SYDNEY (Reuters) – Australian banks are well placed to weather the coronavirus-driven economic downturn, the country’s central bank said, but it warned of vulnerabilities in household debt and risks of a slump in the property market.
In its biannual Financial Stability Review, the Reserve Bank of Australia (RBA) said the country’s lenders have entered the downturn with high profitability and “very good” asset performance.
The “strong starting position” of the banks has bolstered the financial system’s ability to absorb, rather than amplify, the effects of the pandemic, the RBA said.
“The Australian financial system is strong and well placed to support households and businesses through this difficult period and in the recovery that will follow,” RBA Assistant Governor Michelle Bullock said.
Australia’s major banks have solid finances, with their core Tier-I capital rations well above the level the country’s prudential regulator considers “unquestionably strong”, the review said. They are also highly profitable with very low loan losses.
The RBA said recent monetary and fiscal stimulus measures will help the country’s banks, businesses and households weather the economic storm.
The central bank last month cut interest rates to a record low 0.25% and launched an unlimited bond buying programme. The government has pledged A$320 billion in various support measures, including a wage subsidy scheme.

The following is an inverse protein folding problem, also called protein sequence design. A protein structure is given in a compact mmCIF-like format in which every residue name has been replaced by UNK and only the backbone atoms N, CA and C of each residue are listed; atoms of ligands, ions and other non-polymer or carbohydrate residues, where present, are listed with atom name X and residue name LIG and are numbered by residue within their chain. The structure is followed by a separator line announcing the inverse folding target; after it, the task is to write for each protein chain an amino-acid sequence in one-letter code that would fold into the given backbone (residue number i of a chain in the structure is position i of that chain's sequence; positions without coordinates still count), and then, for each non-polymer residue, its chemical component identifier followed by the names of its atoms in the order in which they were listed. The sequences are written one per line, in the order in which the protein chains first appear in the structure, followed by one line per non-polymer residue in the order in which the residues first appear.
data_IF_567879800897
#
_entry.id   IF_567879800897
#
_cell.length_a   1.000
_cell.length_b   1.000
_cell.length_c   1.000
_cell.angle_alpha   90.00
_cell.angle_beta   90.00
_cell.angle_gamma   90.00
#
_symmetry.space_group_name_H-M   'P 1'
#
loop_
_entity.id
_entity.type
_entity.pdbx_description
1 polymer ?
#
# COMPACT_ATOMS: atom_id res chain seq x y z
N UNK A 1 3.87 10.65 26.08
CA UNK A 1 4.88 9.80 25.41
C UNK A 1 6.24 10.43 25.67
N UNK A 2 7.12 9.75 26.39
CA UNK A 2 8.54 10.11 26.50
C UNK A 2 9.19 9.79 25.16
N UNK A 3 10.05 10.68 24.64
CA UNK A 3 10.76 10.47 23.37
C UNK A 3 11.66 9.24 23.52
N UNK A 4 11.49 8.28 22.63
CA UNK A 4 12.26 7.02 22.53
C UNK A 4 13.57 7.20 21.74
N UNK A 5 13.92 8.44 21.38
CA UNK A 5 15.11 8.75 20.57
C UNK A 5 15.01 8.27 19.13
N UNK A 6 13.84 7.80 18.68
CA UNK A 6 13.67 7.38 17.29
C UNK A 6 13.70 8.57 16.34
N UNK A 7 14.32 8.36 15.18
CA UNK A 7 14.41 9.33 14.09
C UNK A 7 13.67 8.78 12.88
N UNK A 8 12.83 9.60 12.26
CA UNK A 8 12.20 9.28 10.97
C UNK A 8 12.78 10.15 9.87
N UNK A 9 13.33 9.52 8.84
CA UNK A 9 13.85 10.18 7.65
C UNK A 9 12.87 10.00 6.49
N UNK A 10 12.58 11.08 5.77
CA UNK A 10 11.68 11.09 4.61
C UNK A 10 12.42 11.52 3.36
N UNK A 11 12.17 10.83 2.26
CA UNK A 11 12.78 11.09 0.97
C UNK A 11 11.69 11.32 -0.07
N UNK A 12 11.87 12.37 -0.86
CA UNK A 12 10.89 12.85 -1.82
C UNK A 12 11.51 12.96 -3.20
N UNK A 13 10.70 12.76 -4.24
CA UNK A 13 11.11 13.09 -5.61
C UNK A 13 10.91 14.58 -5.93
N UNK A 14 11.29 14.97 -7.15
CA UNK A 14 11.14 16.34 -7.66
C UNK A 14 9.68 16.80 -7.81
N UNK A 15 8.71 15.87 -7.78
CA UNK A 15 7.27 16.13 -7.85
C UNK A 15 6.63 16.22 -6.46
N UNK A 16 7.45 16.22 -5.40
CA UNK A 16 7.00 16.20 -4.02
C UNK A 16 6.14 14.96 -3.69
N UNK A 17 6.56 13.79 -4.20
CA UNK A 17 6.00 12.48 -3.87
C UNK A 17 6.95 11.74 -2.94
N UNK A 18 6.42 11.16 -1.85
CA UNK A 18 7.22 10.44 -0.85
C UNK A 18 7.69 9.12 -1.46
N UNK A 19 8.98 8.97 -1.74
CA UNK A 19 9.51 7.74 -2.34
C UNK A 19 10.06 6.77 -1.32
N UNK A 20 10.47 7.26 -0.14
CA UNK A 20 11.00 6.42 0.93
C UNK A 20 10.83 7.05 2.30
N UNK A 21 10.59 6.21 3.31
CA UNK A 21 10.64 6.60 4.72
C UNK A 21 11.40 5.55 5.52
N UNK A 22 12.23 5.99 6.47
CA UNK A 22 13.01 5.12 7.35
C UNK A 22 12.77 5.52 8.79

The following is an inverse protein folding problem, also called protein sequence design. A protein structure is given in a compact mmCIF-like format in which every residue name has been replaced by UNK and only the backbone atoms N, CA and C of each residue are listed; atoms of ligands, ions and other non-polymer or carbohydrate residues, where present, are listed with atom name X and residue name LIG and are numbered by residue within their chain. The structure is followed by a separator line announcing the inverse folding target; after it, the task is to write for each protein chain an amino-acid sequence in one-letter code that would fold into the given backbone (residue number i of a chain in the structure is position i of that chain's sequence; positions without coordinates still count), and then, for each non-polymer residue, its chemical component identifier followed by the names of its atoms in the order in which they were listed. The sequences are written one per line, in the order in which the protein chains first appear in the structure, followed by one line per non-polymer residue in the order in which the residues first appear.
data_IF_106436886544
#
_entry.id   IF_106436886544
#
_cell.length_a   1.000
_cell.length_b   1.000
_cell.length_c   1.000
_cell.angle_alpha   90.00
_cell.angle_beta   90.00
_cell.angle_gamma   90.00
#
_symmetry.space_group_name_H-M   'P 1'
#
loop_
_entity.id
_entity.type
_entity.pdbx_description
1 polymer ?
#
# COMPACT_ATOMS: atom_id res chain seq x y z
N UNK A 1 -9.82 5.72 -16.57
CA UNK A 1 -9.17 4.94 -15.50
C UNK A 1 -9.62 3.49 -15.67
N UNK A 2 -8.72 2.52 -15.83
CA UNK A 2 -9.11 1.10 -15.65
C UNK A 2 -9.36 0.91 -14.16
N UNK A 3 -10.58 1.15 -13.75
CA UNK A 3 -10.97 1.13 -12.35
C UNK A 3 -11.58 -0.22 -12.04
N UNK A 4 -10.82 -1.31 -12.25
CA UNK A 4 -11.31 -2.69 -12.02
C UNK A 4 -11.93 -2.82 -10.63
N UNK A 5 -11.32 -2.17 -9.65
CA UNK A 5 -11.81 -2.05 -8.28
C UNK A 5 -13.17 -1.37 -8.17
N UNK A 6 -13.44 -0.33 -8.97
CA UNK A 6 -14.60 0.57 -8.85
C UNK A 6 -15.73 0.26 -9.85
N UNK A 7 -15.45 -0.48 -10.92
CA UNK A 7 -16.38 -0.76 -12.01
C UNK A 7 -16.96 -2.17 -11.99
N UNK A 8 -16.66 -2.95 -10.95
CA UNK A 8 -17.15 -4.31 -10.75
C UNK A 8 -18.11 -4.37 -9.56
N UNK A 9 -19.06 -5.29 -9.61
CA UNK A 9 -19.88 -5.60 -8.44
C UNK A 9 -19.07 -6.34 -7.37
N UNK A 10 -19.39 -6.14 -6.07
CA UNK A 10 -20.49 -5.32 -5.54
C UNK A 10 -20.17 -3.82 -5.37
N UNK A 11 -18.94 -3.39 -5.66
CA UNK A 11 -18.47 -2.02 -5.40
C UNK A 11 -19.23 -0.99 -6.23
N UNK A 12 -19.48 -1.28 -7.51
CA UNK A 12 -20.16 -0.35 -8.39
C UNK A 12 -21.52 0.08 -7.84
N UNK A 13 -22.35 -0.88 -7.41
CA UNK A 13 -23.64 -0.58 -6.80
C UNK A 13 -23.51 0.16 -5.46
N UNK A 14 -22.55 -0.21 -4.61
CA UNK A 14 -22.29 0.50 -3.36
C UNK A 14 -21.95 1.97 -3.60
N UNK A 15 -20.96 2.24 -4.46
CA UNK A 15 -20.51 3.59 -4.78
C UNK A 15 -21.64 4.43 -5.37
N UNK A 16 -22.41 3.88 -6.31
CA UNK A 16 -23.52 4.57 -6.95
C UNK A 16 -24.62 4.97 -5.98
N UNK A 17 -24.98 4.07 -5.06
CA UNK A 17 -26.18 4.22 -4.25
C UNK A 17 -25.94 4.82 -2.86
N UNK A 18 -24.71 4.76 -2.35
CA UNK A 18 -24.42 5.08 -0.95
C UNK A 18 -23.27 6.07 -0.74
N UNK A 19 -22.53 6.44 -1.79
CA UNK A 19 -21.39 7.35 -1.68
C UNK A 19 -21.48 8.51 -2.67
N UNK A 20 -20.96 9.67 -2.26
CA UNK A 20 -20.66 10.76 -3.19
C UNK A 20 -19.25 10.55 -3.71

But despite these measures, the RBA said “increases in business failures and loan arrears are likely over the coming months.”
The central bank pointed to some “pockets of vulnerabilities” in the household sector with only about one in five households having enough liquid assets to tide over from one pay period to the next.
Amongst households with mortgage debt, just under one-third of mortgages have less than one month of prepayments, and about half of these appear particularly vulnerable to a sharp decline in income, the RBA said.
There were also some risks in the property market.
As demand for new homes slide the incidence of negative equity would increase if housing prices begin to decline sharply.
Already auction volumes and clearance rates have slumped in the two largest markets of Sydney and Melbourne.
“There is considerable uncertainty around the trajectory of the economic shock and subsequent recovery,” the RBA warned.
“It is important that financial institutions remain strong so that they are able to support households and businesses during this difficult period and during the recovery once the health crisis has passed.”
(Reporting by Swati Pandey; Editing by Shri Navaratnam)